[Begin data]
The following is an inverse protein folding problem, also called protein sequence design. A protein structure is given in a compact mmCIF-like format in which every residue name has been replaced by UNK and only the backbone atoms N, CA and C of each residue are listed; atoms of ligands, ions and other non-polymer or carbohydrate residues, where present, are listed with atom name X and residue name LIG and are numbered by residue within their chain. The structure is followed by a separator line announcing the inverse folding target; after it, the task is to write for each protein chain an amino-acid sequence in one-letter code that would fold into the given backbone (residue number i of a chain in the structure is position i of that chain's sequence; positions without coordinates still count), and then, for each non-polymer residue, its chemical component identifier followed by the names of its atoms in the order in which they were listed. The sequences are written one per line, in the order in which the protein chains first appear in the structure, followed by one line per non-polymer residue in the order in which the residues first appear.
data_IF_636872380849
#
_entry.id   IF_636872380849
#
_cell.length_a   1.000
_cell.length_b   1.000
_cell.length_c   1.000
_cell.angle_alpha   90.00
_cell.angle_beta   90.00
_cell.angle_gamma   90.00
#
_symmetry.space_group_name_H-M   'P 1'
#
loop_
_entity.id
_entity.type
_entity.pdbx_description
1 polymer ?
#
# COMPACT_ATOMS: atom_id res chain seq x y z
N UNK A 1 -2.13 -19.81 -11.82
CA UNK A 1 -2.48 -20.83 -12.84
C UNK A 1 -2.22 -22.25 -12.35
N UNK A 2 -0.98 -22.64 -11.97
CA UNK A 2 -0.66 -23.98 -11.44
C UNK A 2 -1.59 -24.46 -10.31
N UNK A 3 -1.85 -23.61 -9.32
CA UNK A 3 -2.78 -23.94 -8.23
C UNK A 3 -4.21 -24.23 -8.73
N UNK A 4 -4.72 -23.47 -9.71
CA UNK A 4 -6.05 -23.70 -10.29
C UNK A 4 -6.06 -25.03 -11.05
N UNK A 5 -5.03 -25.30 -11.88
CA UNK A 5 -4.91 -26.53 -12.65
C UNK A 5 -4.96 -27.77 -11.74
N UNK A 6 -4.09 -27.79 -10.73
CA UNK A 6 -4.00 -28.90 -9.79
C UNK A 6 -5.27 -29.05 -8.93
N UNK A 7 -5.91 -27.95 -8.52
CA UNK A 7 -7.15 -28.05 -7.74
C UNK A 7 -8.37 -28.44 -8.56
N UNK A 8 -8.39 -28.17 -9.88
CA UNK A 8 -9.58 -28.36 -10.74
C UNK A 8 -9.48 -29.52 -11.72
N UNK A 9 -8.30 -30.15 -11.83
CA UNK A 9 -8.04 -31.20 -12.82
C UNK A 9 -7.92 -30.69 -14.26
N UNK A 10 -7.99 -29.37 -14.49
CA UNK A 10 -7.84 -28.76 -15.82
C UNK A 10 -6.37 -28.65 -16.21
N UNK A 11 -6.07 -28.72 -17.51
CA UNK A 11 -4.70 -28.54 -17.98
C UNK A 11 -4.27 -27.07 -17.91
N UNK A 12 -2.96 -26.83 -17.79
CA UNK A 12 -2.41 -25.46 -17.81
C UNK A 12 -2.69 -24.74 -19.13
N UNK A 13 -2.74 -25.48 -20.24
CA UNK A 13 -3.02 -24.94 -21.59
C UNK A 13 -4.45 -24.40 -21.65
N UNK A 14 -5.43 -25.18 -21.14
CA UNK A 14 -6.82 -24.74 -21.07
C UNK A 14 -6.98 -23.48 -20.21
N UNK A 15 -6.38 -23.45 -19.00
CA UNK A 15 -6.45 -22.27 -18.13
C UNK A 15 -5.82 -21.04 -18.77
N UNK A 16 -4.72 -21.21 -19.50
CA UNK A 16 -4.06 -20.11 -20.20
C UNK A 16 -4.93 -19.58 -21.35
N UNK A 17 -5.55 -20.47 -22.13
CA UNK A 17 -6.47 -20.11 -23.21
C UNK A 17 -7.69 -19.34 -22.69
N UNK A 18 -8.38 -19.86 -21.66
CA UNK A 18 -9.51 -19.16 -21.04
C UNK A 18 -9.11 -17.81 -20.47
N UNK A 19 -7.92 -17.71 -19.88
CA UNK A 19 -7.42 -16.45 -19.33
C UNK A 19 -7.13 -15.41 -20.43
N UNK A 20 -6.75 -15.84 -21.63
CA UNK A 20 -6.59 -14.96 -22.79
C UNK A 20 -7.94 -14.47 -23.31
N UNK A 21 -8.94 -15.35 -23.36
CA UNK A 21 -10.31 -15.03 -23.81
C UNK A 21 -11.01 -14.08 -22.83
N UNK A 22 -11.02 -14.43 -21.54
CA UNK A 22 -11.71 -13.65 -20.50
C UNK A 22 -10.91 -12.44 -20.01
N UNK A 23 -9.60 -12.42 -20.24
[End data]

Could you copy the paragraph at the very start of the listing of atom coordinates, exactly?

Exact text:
The following is an inverse protein folding problem, also called protein sequence design. A protein structure is given in a compact mmCIF-like format in which every residue name has been replaced by UNK and only the backbone atoms N, CA and C of each residue are listed; atoms of ligands, ions and other non-polymer or carbohydrate residues, where present, are listed with atom name X and residue name LIG and are numbered by residue within their chain. The structure is followed by a separator line announcing the inverse folding target; after it, the task is to write for each protein chain an amino-acid sequence in one-letter code that would fold into the given backbone (residue number i of a chain in the structure is position i of that chain's sequence; positions without coordinates still count), and then, for each non-polymer residue, its chemical component identifier followed by the names of its atoms in the order in which they were listed. The sequences are written one per line, in the order in which the protein chains first appear in the structure, followed by one line per non-polymer residue in the order in which the residues first appear.